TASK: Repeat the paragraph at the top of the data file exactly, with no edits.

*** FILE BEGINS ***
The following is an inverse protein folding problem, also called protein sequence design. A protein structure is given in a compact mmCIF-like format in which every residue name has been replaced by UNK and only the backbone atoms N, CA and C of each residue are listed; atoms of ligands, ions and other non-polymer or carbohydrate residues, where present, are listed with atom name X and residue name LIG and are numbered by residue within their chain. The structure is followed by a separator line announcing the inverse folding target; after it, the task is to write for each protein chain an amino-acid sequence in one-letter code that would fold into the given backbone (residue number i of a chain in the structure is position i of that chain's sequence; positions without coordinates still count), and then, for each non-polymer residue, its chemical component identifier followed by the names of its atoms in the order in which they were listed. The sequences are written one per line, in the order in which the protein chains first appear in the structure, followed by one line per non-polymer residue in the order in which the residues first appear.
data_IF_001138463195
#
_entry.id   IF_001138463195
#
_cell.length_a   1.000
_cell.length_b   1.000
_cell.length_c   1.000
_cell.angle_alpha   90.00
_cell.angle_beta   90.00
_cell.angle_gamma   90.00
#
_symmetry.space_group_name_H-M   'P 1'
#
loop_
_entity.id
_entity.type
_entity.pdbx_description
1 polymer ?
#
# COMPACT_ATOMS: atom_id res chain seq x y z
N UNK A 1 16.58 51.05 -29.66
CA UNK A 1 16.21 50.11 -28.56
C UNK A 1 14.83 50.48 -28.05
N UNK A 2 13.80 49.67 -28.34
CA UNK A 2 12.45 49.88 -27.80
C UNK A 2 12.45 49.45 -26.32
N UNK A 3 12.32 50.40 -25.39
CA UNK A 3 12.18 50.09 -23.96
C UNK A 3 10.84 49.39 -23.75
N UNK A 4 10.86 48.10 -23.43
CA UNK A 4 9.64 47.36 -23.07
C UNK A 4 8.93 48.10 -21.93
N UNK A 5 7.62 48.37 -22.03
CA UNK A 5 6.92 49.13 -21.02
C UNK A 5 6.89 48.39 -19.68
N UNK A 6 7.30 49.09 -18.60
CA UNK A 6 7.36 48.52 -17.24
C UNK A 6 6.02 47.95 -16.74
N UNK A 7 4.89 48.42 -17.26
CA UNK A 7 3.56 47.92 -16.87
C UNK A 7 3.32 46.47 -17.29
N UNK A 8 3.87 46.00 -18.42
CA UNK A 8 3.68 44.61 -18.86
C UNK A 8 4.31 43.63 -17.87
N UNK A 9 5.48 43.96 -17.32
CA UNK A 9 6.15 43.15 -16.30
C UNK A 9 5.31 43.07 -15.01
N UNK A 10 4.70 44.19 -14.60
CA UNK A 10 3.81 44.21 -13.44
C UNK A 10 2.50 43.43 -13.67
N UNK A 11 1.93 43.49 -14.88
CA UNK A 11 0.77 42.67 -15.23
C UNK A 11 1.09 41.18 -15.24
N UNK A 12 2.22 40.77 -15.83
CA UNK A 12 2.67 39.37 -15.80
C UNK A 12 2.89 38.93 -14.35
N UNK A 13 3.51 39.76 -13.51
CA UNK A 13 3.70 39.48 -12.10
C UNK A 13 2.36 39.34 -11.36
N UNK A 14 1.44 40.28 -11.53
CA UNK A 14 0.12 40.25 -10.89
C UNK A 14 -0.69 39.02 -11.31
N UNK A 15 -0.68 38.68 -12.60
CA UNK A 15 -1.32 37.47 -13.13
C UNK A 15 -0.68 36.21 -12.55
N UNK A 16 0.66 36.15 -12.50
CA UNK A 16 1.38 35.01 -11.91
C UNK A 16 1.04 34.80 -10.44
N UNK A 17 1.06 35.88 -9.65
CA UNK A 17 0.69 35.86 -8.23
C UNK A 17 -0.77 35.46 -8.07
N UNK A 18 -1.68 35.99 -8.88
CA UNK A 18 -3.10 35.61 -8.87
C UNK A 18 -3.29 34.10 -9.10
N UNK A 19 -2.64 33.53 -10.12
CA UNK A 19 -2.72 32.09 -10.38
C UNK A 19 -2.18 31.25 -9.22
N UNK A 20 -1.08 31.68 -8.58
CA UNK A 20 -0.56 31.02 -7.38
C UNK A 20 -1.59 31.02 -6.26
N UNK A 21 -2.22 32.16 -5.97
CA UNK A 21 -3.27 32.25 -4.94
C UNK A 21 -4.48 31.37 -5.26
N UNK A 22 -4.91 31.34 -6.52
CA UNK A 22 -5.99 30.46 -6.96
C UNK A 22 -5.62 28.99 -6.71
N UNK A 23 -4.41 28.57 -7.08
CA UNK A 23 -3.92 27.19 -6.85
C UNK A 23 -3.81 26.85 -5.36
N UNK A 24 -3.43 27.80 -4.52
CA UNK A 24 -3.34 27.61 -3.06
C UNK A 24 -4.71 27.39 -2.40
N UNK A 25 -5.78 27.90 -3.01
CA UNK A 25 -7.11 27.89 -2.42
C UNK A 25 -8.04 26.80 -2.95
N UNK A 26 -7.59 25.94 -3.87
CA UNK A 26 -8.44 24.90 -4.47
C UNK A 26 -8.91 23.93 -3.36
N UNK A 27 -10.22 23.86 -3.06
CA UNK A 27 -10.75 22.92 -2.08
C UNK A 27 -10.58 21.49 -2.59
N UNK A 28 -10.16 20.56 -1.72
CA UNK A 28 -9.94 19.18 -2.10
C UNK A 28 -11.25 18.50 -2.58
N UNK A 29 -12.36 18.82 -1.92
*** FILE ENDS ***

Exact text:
The following is an inverse protein folding problem, also called protein sequence design. A protein structure is given in a compact mmCIF-like format in which every residue name has been replaced by UNK and only the backbone atoms N, CA and C of each residue are listed; atoms of ligands, ions and other non-polymer or carbohydrate residues, where present, are listed with atom name X and residue name LIG and are numbered by residue within their chain. The structure is followed by a separator line announcing the inverse folding target; after it, the task is to write for each protein chain an amino-acid sequence in one-letter code that would fold into the given backbone (residue number i of a chain in the structure is position i of that chain's sequence; positions without coordinates still count), and then, for each non-polymer residue, its chemical component identifier followed by the names of its atoms in the order in which they were listed. The sequences are written one per line, in the order in which the protein chains first appear in the structure, followed by one line per non-polymer residue in the order in which the residues first appear.